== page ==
Week 14 2017 ICL Media Review

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Friday, April 7, 2017 - 12:00


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In this week's review, South Africa appears before the ICC, the UN investigation into the Syria chemical attack, arguments around Bosnian Serb general’s request for provisional release, and more

South Africa appears before ICC over Bashir visit

Legal representatives from the Government of South Africa appear before the ICC in a hearing on April 7, in which the Government has been asked to explain its actions during a visit from ICC-indicted Sudanese President Al-Bashir.  Following the hearing the Chamber will decide whether South Africa’s obligations to the ICC to arrest President Al-Bashir were violated and if the ICC will refer South Africa’s actions to the UN Security Council.  South Africa has argued that it did not arrest the Sudanese President while he was in South Africa attending an African Union summit in June 2015 because he had head of state immunity. (Independent)

UN Commission of Inquiry on Syria investigating recent chemical weapon attack

The UN Commission of Inquiry on Syria said that it is looking into the alleged chemical weapons attack that occurred in the northwestern province of Idlib last week, and the ensuing attack on the medical facility where people were being treated. The attack is believed to have led to the death of more than 80 people, 27 of whom were children. In a statement condemning the attack, the UN Commission underscored that the use of chemical weapons and deliberate targeting of medical facilities “would amount to war crimes and serious violations of human rights law”. (Reuters)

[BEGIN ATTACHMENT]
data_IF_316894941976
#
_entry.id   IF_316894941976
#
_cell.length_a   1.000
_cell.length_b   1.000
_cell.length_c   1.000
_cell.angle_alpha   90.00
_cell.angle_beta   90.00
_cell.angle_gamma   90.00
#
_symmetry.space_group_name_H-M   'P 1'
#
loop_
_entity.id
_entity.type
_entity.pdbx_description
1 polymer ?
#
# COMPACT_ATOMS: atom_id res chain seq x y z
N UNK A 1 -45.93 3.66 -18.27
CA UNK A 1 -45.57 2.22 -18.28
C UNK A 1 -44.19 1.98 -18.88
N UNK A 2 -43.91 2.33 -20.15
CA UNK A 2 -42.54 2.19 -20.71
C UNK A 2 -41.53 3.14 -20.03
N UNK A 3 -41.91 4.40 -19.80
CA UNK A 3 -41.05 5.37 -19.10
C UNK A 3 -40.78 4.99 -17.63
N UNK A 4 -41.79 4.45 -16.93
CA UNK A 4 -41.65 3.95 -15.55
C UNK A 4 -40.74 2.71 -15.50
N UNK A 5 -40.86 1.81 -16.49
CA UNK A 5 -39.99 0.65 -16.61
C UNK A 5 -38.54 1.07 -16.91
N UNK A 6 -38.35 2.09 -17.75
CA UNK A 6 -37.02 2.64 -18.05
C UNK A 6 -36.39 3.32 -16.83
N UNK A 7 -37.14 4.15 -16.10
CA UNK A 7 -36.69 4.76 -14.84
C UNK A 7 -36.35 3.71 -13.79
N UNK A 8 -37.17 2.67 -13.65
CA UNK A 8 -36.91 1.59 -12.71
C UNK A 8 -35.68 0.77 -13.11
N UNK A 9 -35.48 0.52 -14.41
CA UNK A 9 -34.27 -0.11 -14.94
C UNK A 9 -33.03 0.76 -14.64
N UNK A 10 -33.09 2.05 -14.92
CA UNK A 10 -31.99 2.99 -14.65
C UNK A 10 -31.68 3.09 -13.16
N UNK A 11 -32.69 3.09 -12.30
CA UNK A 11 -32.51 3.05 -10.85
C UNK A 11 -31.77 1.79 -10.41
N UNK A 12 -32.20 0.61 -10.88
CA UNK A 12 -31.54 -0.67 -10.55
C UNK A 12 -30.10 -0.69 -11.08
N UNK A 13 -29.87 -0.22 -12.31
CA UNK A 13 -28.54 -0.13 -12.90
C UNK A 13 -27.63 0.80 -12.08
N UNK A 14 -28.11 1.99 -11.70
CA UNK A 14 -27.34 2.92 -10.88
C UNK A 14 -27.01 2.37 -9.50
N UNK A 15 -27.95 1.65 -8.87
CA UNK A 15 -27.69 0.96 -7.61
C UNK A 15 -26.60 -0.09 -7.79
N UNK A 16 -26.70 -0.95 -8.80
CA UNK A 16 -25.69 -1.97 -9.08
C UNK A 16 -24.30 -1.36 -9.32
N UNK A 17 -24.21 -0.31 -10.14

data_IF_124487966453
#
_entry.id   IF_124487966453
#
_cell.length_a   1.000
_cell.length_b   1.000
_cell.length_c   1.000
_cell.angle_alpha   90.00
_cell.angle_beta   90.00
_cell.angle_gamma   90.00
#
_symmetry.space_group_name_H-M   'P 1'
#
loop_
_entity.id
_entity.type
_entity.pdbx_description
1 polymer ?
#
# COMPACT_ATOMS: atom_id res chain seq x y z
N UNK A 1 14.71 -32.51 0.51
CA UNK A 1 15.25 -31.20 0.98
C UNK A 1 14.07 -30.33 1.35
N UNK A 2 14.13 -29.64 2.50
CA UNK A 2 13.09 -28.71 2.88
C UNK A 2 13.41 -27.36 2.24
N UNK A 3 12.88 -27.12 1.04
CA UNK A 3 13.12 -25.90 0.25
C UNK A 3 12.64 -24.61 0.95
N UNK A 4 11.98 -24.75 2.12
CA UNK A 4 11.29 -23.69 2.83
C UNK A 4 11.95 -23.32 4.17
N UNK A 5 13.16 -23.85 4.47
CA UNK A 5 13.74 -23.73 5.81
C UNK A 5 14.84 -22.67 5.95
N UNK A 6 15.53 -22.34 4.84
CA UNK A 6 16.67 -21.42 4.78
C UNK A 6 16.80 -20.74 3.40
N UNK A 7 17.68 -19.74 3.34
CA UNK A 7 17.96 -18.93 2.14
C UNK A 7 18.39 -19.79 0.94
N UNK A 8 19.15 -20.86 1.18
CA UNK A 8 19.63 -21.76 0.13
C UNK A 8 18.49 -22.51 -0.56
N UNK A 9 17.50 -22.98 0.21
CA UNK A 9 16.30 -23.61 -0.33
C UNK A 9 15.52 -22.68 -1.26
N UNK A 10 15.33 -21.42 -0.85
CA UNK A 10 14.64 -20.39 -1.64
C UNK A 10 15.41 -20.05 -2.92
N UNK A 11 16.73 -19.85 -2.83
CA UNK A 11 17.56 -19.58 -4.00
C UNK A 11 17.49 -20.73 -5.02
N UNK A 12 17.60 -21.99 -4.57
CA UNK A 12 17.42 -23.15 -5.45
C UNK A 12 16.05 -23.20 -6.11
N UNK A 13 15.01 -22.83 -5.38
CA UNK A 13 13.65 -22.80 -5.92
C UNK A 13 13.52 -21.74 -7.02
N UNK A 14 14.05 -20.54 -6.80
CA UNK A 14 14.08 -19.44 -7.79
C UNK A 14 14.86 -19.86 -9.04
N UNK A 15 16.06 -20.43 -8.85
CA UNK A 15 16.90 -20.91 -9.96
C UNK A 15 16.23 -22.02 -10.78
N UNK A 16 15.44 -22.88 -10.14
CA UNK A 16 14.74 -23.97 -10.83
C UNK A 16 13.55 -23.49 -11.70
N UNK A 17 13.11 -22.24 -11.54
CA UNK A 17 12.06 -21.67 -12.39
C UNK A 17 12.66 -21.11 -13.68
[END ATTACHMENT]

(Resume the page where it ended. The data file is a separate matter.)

ICTY Prosecution opposes Mladic request for medical related provisional release

In a filing issued last week, the Prosecution team in the Ratko Mladic case at the ICTY opposed the Defence’s request to have the former Bosnian Serb general released for medical treatment in Russia. The Defence filed the motion for Mladic’s provisional release two weeks ago, arguing that the defendant’s health condition was seriously deteriorating following a short hospitalization for an undisclosed medical issue in March. In its filing, the Prosecution objected to the request noting that The Hague is already offering Mladic the best possible medical treatment and that the motion for his provisional release should hence be denied. “[Mladic’s] long history as a fugitive from justice and the severity of the charges against him demonstrate the risk he would abscond prior to judgment,” reads the Prosecution’s filing. The Prosecution also said that the defendant himself acknowledged that the medical treatment that he received in The Hague following his arrest saved his life. Mladic, 74, has been on trial at ICTY since 2011 and is facing 11 charges, including genocide, crimes against humanity and war crimes.. (Business Insider)

Ntaganda TC issues guidance on Contacts Protocol with dual witnesses as Prosecution closes case